Price stability via Inflation targeting (IT) was emphasised to be the only objective of CBs in the late 20th century as the multiple-objective approach failed to address many economies’ high inflation problem at that time. This single objective practice allowed CBs to respond flexibly and aggressively during the GFC in 2007, which helped the global economy to avoid another Great Depression. However, major CBs around the world had to introduce extremely low interest rates and generous liquidity provisions to tackle the disappointing growth followed the GFC. This let governments become reluctant to adjust their policies after the crisis and abused monetary policy as it was understood to be ‘the only game in town’.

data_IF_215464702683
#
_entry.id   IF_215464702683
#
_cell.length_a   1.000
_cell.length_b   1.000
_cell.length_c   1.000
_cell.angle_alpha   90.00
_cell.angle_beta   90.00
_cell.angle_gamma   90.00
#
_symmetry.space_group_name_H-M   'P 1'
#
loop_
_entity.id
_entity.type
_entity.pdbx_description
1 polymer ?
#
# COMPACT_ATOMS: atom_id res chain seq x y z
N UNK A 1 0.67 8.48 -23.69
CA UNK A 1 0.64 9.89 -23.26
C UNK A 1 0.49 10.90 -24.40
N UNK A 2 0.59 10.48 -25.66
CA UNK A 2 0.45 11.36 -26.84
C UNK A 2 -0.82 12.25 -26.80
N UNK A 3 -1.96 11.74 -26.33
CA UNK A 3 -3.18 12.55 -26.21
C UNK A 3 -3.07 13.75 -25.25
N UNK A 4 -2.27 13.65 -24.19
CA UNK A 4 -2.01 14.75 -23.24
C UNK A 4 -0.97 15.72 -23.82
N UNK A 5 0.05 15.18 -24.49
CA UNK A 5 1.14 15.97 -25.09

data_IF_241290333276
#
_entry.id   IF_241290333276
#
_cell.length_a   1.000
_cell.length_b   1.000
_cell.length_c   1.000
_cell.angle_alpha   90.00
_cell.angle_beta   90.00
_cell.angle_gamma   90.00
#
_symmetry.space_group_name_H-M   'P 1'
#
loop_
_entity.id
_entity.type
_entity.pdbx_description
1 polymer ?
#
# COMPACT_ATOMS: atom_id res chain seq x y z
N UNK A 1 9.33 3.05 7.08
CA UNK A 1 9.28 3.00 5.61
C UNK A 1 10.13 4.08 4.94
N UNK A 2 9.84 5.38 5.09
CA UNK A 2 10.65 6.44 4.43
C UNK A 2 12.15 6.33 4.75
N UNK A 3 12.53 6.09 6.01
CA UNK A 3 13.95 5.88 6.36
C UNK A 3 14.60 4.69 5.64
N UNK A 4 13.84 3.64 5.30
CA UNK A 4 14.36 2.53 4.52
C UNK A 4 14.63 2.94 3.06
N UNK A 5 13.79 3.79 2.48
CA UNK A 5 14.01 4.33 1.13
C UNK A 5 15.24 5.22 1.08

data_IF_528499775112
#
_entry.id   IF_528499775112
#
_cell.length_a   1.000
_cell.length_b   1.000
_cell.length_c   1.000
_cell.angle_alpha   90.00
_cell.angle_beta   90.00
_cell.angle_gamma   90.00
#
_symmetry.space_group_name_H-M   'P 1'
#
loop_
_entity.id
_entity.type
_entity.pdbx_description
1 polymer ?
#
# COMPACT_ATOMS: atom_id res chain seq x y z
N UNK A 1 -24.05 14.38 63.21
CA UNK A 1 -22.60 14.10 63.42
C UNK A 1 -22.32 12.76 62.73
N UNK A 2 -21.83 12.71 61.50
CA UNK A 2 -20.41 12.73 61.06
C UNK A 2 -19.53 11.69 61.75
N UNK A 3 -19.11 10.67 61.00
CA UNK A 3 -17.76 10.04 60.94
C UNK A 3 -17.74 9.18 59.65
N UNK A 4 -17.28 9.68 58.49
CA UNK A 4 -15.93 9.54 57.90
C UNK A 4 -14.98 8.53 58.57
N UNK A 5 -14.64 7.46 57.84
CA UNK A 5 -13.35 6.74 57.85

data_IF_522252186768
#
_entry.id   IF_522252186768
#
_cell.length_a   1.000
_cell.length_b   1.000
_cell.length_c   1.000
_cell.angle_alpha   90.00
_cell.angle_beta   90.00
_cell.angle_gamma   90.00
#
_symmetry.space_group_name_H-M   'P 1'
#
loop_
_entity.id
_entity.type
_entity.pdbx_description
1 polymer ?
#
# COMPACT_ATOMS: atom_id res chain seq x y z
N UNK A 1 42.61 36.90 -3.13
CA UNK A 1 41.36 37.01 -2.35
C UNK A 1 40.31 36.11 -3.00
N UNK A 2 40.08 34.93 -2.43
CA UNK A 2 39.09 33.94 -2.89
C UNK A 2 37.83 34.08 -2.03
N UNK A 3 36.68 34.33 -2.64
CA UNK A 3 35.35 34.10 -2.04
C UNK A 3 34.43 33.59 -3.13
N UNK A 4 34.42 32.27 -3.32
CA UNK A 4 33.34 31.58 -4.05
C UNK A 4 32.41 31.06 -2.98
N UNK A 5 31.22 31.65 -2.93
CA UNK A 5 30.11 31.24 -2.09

However, Orphanides pointed out that, factors behind “the lack of satisfactory growth in the aftermath of the GFC” are often outside the control of CBs. One of them is the low employment growth p...
... middle of paper ...
...nd by exploiting empirical evidences from four major economies to support his views. In my perspective, CB should pursuit to partner with the government to achieve the broad fiscal goals under the conditionality that the primary objective of price stability isn’t jeopardized in the medium run.
Borio, Claudio and William R. White (2003). “Whither monetary and financial stability? The implications of evolving policy regimes", in Monetary Policy and Uncertainty: Adapting to a Changing Economy, Kansas City, 131-212.
Central Banking Newsdesk, Nov 16, 2012, ‘SNB’s Jordan warns against overburdening monetary policy’
Orphanides, A. 2013, 'Is Monetary Policy Overburdened?’, Federal Reserve Bank of Boston, Public Policy Discussion Papers, No.13-8, http://www.bostonfed.org/economic/ppdp/
The Economist, June 30, 2012, ‘Central banks: Don’t give up’
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